Sun Dec 2nd through Sat the 8th, 2018 at Palais des Congrès de Montréal
Thank you for the clarifications. I am inclined to keep my ratings. One concern I still have is the new approach (BoxERFNet) doesn't seem to be giving any gains in Cityscapes (test) so I not sure how effective the approach is. The results on the SUN RGBD are good but as mentioned, the earlier models were not tuned for that dataset, so it is hard to make a strong conclusion. ----------------------------------- The paper introduces a way to use integral images in neural nets. Integral images used a trick for fast computation and has been used for many problems in computer vision but had not been used in neural networks yet. The learning allows the convolution filter dimensions and positions to be learned and that too in a faster manner. The paper is easy to read and provides sufficient background to understand the problem and solution. The strength of the paper seems to be that using this technique can possibly reduce the computation time (but see concerns below) even though the segmentation accuracy does not increase in all instances. It would be useful if the authors address some of these concerns. It would be beneficial to summarize the contribution of the paper in a few bullet points. Line 131, define L. Why does Table 1 not include test results for ERFNet and BoxERFNet and Table 2 not contain ERFNet type results? The results of ERFNet and BoxERFNet seem to be very similar and so the integral images seem to only be beneficial in terms of reducing time. Are the runs in Tables especially Table 3 averaged over multiple runs. Because it is interesting to see that the integral images helps in the ERFNet but not ENet in terms of GPU time (or what does it mean that the optimization does not reach the level of cuDNN)? Do we get similar box positions and sizes during multiple runs on convergence. If not, are one set of results better than another? minor: line 271: The bigger the effective ... line 289: We have introduce"d" a new ... The supplementary material have some equation numbers missing (i.e. ??).
This paper introduced a new convolutional layer that computes box filter responses at every location. The papers shows that it is possible to optimise the parameters of the boxes (coordinates) within end-to-end learning process. Experiments show very marginal improvement over standard convolutional networks. I lead to accept this paper as a poster as I believe the way to optimise for the coordinates of box filters can be useful for designing new networks, although the current paper doesn't show much improvement. I believe there's potential to better use the introduced box filters. This paper might have *not* properly used the box filters in a conv network.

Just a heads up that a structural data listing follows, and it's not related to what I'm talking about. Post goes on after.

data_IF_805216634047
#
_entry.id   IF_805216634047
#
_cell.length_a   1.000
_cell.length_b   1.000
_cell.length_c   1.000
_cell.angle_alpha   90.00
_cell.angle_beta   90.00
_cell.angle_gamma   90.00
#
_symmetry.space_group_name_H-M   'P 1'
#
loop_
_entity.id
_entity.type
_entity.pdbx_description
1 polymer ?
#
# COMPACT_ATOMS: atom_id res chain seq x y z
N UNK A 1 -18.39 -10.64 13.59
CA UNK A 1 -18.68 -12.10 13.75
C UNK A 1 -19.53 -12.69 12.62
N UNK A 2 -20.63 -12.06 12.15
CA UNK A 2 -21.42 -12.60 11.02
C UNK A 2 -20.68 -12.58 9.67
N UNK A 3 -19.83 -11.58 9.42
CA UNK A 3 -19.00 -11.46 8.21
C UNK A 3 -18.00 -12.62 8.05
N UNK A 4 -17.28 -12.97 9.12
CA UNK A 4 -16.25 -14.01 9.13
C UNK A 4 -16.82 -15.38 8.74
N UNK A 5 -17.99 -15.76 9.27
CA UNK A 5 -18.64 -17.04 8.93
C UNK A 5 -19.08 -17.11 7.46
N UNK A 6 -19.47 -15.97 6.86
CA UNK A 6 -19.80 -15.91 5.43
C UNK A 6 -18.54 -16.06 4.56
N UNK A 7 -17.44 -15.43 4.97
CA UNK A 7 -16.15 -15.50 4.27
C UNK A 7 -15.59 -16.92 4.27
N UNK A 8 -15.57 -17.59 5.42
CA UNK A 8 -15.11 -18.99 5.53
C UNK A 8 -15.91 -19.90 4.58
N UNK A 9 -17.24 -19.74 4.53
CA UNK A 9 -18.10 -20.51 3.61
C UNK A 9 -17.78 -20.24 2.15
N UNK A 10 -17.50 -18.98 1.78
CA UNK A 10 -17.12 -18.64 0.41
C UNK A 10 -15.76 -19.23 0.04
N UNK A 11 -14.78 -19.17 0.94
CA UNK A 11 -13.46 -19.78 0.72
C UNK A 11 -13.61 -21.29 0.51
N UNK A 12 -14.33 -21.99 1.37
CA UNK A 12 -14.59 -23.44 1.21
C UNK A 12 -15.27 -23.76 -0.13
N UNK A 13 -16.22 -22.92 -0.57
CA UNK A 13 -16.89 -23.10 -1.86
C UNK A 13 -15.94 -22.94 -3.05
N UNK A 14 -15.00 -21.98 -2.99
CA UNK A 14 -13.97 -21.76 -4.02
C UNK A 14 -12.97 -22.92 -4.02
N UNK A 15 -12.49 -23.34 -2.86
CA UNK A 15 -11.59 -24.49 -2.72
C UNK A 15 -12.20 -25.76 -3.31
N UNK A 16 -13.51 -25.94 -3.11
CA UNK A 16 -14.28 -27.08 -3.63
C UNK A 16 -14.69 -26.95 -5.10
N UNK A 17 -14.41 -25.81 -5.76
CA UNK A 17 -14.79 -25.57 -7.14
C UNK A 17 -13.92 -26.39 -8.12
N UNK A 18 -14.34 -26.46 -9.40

This paper present a method to compute convolutions with filters of any size with a fixed computational cost by using the integral image trick as in Viola-Jones detector . This method is used to create a box convolution layer, that is a layer in which every filter is a set of boxes (one per channel) whose position and size are learnable parameters. This layer is used in a new block (Fig. 1) that is then used to replace standard dilated convolution blocks in ENet and ERFNet architectures. Due to the larger receptive field and fewer parameters of the proposed layer, the modified architectures obtain better performance than the original ones. Pros: - The idea of using integral image for convolutions and learn the filter size and position is new in my knowledge and seems to make sense when we want to read a broad proportion of the image without relying on several convutional layers. - The reported experiments seem to show that for the specific problem this box convolution makes sense and performs better than other approaches. Cons: - It seems that the authors did not mention (or not fully explain) certain important aspects of the approach such as: i) the computational cost of reading a value is 4 times more than what it would be in a normal convolution due to the integral image trick (plus the time needed to pre-compute the integrals) ii) the computational time of the full approach is then reduced because instead of using 3x3 filters, they read just average boxes and they reduce the number for channels by a factor 4 with 1x1 convolution iii) at test time, when the computational cost is actually evaluated, the authors avoid to compute the float value of the boxes (which is needed in training for learning the parameters); thus training is expected to be computationally more expensive. - I would have liked to see the idea implemented for a full comparison with a learnable convolutional filter, i.e. instead of single boxes, learn 3x3 learnable size filters and use them as a basic convolutional block. Of course, this would incur in a much higher computational cost (compared to the standard 3x3 filter), but probably also much better results. - In the experiments the places in which some blocks have been substituted by the proposed block seem a bit ad-hoc and one might consider that it is optimized to obtain the best performance gap. Additional comments: - l.179: it is not clear to me why the 1x1 convolution has a complexity of O(N^2) while the box convolution of only O(N). In my understanding the box convolution has N/4 inputs and N outputs, thus O(N^2) operations per spatial location. - The block in Fig.1 in my understanding is composed of a 1x1 convolution and the box convolution, which can be also considered 1x1 in the sense that there is a box for each channel (in my understanding). Thus, the complete block lack of spatial evaluations within channel (in the sense of 3x3 convolutions that can evaluate nearby pixels in the same channel). This might not be a problem for the given task, but it might be problematic for more difficult problems. This problem can also be compensated by the fact that the position of the box can be learned. Authors should consider to present this kind of reasoning about the approach and propose some experiments to better understand it. - The symmetry of the boxes in Fig. 2 can be due to the use of the horizontal flip of the training images for data augmentation? After rebuttal: I read the authors rebuttal and I think they managed to give an explanation to most of my concerns. In this sense I think the paper deserves publication. Still, I think it should be important to clarify that using the integral image trick makes the computation of the convolution much more expensive, but allows any size filter with the same computational cost. In this paper the proposed models are computationally cheaper because the proposed layers (based on integral image) are reduced convolutions, with spatial filters of WxHxC of 1x1x1.